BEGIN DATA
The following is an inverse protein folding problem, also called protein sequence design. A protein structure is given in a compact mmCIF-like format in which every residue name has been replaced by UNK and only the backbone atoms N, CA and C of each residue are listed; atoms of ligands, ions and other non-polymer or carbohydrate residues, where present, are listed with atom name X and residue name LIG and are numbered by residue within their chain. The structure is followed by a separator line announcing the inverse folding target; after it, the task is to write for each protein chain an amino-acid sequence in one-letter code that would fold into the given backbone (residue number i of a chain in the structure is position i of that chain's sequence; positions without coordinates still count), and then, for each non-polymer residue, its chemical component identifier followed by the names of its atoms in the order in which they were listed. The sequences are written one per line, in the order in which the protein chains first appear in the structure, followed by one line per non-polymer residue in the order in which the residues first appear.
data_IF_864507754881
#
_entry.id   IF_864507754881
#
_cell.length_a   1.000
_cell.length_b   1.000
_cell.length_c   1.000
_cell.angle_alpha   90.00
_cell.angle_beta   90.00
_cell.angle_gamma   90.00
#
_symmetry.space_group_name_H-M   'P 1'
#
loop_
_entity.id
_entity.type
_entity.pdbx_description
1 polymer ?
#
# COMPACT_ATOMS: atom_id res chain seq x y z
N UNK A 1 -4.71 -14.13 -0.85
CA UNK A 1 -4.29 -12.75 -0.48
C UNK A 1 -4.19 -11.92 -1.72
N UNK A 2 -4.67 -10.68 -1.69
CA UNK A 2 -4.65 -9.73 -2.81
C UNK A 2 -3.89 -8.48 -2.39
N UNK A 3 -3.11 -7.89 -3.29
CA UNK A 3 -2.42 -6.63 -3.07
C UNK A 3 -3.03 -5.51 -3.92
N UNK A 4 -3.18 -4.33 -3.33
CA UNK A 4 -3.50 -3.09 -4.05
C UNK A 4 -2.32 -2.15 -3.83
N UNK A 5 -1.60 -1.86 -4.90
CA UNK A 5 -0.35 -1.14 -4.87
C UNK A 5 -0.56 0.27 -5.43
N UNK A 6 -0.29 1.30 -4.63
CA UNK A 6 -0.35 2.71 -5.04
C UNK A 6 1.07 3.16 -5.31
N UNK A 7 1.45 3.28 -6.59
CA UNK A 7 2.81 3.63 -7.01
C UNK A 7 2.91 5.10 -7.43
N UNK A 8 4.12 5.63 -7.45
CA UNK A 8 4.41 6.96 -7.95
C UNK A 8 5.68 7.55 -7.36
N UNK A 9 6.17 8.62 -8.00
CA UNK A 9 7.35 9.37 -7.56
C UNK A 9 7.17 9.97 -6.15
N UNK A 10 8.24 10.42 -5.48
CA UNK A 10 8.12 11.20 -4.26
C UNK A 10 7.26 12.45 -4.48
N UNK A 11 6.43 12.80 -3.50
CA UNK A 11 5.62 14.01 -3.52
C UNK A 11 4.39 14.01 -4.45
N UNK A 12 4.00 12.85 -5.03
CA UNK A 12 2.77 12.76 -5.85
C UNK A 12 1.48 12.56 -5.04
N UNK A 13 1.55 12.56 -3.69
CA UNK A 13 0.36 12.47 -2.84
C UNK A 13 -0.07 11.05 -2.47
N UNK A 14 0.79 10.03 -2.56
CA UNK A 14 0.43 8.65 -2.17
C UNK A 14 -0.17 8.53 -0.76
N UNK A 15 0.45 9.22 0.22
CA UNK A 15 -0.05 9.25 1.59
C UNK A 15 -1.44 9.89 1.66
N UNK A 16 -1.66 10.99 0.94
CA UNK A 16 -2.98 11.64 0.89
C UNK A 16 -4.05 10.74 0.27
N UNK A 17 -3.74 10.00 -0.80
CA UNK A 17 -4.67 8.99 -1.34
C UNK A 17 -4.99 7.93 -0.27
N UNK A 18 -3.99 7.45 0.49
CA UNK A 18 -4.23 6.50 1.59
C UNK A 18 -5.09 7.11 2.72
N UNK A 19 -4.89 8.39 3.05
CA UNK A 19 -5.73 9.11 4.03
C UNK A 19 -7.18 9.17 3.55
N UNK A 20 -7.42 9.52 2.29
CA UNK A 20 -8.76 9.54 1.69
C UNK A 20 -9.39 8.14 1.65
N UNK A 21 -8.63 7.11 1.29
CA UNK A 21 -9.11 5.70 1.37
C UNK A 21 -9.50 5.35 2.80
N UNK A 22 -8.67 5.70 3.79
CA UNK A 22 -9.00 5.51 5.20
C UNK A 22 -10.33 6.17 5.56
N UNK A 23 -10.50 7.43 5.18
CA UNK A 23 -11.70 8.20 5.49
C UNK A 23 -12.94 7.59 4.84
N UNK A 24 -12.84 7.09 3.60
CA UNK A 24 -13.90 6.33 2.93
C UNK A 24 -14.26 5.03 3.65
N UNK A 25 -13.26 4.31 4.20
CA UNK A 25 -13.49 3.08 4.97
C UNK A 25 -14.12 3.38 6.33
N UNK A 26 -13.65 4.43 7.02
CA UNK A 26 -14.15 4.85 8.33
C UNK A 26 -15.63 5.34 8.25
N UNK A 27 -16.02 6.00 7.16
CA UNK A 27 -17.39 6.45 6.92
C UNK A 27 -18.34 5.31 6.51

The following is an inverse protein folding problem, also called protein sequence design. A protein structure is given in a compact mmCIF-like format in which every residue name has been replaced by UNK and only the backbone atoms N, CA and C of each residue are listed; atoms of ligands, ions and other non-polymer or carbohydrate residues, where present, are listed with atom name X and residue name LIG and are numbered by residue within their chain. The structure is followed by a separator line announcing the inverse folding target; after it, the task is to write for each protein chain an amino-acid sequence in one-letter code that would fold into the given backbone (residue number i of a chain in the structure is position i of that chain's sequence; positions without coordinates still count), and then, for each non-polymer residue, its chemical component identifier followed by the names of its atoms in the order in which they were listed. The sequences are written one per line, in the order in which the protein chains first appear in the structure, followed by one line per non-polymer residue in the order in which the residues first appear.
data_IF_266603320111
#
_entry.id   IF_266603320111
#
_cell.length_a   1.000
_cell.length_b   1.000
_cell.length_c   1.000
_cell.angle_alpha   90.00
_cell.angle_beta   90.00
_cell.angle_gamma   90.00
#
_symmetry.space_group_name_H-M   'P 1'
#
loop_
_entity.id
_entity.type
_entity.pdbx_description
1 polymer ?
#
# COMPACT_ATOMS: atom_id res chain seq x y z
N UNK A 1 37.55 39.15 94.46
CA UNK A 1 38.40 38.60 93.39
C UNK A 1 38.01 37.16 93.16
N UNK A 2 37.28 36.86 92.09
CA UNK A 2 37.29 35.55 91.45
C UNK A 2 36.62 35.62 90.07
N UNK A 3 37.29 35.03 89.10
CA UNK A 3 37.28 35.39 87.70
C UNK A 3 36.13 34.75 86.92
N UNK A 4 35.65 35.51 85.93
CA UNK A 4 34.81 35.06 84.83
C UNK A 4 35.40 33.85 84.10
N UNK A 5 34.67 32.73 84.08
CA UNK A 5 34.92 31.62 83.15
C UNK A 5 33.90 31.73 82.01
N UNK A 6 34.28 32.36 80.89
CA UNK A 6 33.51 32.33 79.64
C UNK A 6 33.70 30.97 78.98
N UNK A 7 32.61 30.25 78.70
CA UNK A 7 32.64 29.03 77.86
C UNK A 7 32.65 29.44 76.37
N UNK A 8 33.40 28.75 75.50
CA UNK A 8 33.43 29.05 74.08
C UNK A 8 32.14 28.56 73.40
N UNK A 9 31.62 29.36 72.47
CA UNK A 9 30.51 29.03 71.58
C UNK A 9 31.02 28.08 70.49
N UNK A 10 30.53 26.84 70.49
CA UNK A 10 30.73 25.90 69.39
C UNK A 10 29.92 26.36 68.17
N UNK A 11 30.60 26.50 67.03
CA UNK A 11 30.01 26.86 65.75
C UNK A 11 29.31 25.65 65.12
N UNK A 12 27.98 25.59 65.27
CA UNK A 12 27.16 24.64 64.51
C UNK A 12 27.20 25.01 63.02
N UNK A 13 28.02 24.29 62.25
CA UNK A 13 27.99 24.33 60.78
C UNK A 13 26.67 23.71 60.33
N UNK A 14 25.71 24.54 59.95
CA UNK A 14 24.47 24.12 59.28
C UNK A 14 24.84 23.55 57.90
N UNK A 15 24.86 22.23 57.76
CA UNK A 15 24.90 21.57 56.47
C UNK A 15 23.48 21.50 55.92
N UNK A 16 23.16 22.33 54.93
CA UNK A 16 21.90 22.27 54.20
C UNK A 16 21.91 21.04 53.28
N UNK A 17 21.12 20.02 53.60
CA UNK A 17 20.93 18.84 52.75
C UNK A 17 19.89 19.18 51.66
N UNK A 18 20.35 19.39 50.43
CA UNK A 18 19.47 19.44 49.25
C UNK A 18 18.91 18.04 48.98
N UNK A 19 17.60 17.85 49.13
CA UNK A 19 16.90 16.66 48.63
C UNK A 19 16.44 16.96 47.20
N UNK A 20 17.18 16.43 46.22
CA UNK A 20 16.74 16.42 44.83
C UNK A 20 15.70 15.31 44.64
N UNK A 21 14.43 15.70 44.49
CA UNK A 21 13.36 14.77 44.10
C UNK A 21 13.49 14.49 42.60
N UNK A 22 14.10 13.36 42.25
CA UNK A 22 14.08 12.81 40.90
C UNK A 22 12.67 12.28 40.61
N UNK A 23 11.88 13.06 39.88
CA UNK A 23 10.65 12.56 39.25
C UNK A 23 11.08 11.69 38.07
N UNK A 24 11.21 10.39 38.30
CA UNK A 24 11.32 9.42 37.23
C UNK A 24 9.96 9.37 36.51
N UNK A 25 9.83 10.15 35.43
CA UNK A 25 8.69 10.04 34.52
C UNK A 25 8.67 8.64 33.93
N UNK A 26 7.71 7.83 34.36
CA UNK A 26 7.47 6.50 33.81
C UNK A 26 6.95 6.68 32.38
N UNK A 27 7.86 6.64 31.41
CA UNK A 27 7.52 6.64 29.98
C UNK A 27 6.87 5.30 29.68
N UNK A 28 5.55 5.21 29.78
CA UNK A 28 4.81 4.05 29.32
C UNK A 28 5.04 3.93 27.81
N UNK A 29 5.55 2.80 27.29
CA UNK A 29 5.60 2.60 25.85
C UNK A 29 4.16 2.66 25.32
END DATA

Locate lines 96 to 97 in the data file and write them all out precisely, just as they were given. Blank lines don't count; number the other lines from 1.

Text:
C UNK A 25 -14.12 3.38 6.33
N UNK A 26 -13.65 4.43 7.02